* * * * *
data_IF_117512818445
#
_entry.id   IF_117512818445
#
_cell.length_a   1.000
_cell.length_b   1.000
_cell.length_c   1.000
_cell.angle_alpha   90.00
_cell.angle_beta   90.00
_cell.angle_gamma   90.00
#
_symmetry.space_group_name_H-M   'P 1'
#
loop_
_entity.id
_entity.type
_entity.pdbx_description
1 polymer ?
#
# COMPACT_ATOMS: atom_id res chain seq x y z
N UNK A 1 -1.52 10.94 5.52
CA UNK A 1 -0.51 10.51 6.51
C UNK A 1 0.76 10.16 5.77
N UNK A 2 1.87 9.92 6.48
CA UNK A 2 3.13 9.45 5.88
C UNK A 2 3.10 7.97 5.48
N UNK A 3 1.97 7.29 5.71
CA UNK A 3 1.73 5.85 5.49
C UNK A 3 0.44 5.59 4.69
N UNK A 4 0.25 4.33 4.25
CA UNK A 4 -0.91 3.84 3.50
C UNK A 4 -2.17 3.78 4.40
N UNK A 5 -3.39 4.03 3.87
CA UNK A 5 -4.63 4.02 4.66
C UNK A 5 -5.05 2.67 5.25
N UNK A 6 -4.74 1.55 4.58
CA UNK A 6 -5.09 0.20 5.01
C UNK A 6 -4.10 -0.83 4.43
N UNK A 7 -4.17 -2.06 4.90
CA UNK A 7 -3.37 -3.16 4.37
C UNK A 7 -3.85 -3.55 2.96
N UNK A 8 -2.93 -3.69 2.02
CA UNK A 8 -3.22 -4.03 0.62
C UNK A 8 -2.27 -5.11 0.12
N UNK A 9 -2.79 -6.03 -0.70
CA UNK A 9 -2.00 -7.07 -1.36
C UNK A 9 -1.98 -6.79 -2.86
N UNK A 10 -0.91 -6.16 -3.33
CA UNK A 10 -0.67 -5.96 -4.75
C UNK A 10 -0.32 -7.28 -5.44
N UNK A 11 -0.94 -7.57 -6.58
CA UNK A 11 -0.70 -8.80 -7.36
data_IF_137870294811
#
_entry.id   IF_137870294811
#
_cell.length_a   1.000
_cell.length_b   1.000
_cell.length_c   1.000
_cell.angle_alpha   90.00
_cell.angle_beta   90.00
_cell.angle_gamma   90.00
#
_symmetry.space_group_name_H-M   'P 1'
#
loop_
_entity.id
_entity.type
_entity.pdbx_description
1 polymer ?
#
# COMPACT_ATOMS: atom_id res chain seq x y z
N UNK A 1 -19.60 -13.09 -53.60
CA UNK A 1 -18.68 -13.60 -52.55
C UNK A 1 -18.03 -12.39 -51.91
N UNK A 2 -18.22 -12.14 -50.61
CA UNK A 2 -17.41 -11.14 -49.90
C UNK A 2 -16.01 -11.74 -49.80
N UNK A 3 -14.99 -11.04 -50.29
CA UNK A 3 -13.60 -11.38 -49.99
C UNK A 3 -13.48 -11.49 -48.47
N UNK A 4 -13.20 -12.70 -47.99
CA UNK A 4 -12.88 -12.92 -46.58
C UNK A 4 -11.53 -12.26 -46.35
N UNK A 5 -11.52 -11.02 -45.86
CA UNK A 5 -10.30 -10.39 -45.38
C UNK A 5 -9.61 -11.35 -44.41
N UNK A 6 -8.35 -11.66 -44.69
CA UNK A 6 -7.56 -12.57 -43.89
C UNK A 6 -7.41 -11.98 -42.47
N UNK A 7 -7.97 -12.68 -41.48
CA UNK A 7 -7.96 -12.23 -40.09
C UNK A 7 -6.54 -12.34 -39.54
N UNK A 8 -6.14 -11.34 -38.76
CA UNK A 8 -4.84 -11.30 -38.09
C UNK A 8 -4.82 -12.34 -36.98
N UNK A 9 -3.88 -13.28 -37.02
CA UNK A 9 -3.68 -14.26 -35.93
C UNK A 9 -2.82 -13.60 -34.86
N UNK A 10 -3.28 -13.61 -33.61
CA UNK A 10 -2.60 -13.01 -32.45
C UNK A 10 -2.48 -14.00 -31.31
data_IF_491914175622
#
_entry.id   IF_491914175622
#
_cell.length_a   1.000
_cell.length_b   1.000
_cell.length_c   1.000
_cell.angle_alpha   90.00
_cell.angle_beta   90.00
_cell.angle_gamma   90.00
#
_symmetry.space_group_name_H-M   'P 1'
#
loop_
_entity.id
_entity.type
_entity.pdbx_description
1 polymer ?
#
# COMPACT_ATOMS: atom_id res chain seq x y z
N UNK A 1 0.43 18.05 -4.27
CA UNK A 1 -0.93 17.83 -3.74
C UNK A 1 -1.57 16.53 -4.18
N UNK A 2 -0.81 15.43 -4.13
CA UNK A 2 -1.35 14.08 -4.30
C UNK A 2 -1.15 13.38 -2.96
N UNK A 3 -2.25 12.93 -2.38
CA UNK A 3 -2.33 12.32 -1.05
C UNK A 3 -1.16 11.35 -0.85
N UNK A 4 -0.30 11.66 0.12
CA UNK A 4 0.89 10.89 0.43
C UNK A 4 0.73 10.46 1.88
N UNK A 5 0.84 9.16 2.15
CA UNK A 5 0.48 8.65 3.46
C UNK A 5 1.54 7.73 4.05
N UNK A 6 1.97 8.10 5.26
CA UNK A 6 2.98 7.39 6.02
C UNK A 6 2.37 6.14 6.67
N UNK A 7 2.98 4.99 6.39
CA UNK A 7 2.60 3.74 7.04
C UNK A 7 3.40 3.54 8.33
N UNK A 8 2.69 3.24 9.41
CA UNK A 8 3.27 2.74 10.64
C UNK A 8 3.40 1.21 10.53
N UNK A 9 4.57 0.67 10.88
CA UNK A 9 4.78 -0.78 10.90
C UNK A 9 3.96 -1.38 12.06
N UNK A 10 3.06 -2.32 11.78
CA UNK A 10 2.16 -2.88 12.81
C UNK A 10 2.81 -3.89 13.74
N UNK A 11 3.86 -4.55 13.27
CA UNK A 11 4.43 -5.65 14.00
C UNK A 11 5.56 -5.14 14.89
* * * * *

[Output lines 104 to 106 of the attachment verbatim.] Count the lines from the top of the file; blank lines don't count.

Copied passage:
#
_entry.id   IF_491914175622
#